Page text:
Arthur Wolfe, 1st Viscount Kilwarden KC (19 January 1739 – 28 July 1803), was an Irish peer, politician and judge.
Wolfe was born at Forenaughts House, near Naas, being the fifth son of John Wolfe and his wife Mary Philpot. Wolfe was educated at Trinity College, Dublin and was called to the Irish Bar in 1766. In 1769, he married Anne Buxton (1745-1804), and took silk in 1778.
In 1783, Wolfe was returned as Member of Parliament for Coleraine, which he represented until 1790. In 1787, he was appointed Solicitor-General for Ireland, and was returned to Parliament for Jamestown in 1790.
Appointed Attorney-General for Ireland in 1789, he was known for his strict adherence to the forms of law, and his opposition to the arbitrary measures taken by the authorities, de-spite his own portion in the Protestant Ascendancy. He unsuccessfully prosecuted William Drennan in 1792. In 1795, Lord Fitzwilliam, the new Lord Lieutenant, intended to remove him from his place as Attorney-General to make way for George Ponsonby. In compensation, Wolfe’s wife was created Baroness Kilwarden on 30 September 1795; however, the recall of Fitzwilliam led Wolfe to retain his office.
In January 1798, he was simultaneously returned to Parliament for Dublin City and Ardfert. However, he left the House of Commons when he was appointed Chief Justice of the Kings Bench for Ireland and created Baron Kilwarden on 3 July 1798.
After the Irish Rebellion of 1798, Kilwarden notably twice issued writs of habeas corpus on behalf of Wolfe Tone, then held in military custody, but these were ignored by the army and forestalled by Tone’s suicide in prison. In 1795 he had also warned Tone and some of his associates to leave Ireland to avoid prosecution. Tone’s godfather, Theobald Wolfe of Blackhall (the father of Charles Wolfe (poet)) was Kilwarden’s first cousin, and Tone may have been Theobald’s natural son. These attempts to help a political opponent were unique at the time.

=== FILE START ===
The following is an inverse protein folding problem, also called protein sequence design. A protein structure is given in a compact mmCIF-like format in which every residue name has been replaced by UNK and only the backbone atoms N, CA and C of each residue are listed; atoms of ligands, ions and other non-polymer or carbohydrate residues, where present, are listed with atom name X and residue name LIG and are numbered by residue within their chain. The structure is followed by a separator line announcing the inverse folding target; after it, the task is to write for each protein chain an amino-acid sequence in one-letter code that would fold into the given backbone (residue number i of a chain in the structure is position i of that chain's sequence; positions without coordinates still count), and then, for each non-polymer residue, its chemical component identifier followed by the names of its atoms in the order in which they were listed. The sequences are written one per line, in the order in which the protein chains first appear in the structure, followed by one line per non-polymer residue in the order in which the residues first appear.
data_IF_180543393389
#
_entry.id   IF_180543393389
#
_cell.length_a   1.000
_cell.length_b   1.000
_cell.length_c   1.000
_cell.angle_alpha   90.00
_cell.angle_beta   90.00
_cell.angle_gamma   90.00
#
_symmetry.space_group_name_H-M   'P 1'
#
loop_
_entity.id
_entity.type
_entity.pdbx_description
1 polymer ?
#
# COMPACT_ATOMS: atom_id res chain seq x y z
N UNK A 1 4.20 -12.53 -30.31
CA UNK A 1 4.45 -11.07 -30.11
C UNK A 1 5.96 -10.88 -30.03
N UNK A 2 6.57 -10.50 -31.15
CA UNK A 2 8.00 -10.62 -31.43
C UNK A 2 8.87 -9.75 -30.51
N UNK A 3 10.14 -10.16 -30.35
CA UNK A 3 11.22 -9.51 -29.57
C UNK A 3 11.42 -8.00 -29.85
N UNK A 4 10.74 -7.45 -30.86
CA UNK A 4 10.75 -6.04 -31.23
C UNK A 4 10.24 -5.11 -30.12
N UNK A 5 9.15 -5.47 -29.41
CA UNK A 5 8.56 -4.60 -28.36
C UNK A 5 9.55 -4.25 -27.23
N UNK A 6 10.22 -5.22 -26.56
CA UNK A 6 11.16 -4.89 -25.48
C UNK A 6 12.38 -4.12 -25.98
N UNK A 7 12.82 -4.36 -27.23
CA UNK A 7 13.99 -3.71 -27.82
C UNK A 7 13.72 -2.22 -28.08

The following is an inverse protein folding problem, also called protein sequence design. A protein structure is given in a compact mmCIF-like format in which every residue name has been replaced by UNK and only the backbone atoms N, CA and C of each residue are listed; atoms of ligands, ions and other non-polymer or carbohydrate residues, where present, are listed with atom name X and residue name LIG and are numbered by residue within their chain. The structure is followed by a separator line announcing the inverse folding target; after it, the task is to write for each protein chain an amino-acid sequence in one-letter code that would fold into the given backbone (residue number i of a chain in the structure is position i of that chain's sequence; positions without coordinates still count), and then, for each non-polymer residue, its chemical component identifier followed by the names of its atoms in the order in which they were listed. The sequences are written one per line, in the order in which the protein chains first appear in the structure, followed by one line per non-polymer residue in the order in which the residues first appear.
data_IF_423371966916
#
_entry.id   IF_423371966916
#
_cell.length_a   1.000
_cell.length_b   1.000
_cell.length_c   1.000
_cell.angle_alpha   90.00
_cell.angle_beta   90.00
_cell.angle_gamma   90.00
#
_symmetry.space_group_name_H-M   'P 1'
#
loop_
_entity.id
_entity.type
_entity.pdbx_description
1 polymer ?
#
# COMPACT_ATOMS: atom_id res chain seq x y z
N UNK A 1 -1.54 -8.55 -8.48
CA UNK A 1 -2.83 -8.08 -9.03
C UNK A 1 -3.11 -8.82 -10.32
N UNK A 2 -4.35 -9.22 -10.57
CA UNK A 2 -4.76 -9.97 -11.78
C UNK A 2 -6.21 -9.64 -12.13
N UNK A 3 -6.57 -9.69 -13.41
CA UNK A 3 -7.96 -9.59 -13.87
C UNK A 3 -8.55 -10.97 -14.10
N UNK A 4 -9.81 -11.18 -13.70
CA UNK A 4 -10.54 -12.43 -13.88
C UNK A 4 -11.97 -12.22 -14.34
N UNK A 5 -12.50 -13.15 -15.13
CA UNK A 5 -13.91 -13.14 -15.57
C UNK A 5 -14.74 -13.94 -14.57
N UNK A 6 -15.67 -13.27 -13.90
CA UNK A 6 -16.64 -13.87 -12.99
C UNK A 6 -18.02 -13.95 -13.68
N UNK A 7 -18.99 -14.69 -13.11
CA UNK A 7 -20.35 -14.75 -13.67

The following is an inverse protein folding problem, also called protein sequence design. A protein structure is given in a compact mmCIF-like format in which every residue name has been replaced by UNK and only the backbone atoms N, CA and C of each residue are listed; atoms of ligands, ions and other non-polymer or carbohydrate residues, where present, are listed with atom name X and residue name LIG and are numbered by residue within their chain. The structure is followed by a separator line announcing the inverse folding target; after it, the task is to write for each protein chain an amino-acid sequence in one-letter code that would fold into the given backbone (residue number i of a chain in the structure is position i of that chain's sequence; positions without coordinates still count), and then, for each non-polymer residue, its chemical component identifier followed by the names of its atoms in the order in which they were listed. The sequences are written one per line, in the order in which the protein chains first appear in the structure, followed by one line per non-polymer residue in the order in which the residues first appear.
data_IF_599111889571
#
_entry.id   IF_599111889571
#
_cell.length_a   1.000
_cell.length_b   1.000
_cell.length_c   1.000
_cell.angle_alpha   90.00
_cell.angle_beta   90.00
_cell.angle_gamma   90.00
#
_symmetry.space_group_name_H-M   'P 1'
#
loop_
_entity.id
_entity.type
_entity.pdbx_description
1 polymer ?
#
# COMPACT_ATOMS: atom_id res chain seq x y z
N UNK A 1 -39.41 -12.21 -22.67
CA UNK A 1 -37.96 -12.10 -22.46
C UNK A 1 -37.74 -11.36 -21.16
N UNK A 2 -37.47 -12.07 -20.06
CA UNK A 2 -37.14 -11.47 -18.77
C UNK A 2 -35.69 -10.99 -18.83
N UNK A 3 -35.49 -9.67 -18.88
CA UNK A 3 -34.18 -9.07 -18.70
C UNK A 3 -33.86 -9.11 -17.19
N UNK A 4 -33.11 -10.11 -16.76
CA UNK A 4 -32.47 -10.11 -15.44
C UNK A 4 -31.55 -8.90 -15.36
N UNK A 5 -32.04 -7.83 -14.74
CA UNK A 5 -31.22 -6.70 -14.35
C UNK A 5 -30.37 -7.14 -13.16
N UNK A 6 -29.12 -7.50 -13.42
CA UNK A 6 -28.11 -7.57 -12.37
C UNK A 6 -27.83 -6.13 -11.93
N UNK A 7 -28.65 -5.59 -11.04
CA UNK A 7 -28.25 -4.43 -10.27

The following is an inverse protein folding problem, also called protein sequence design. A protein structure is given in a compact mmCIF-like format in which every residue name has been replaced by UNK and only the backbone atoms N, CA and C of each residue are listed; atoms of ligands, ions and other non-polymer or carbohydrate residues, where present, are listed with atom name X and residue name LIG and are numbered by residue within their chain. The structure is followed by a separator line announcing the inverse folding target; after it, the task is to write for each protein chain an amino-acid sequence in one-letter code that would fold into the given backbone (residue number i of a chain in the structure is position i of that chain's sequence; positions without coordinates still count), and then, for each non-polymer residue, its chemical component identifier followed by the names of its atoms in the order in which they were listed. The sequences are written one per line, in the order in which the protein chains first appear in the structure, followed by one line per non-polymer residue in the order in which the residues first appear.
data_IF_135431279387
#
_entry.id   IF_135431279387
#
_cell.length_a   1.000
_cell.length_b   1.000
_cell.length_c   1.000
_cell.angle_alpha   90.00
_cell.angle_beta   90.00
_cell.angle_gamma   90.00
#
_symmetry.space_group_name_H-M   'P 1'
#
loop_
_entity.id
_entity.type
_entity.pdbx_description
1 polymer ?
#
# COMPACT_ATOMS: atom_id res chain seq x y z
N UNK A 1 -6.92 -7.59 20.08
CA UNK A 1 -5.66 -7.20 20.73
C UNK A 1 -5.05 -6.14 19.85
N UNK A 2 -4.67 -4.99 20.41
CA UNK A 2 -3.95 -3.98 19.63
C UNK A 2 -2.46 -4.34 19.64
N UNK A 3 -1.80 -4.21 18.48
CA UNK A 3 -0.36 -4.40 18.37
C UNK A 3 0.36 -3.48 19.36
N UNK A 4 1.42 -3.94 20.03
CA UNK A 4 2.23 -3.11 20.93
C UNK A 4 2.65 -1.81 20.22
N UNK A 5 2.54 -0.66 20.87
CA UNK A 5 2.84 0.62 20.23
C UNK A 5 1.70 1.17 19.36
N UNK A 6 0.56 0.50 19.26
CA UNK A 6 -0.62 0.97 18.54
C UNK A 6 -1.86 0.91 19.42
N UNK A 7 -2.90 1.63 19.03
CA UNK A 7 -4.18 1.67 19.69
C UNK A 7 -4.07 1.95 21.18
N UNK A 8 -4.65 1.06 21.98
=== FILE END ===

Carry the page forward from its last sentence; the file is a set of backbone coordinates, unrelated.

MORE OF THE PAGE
After the passage of the Act of Union (1800), which he supported, Kilwarden was created Viscount Kilwarden on 29 December 1800. In 1802, he was appointed Chancellor of the University of Dublin. Despite his actions on behalf of Wolfe Tone, Kilwarden was hated by the United Irishmen for his prosecution of William Orr in 1797, and he had entertained con-siderable fear for his safety after their failed rebellion. On the night of 23 July 1803, the approach of the Kildare rebels induced him to leave his residence, Newlands House, in the suburbs of Dublin, with his daughter and his nephew, Rev. Henry Wolfe. Thinking himself safest among crowds, he ordered his driver to proceed by way of Thomas Street; however, the street was occupied by Robert Emmet’s rebels, and he was rapidly dragged from his carriage and stabbed repeatedly with pikes. His nephew was murdered in a similar fashion, while his daughter was allowed to escape to Dublin Castle. When the rebels were suppressed, Kilwarden was found to be still living, and was carried to a watch-house, where he died shortly thereafter. His last words, spoken in reply to a soldier who called for the death of his murderers, were “Murder must be punished; but let no man suffer for my death, but on a fair trial, and by the laws of his country.”
He was succeeded by his son John Wolfe, 2nd Viscount Kilwarden.
Photo: Arthur Wolfe, 1st Viscount Kilwarden and his wife Anne (Thomas Hickey,1769)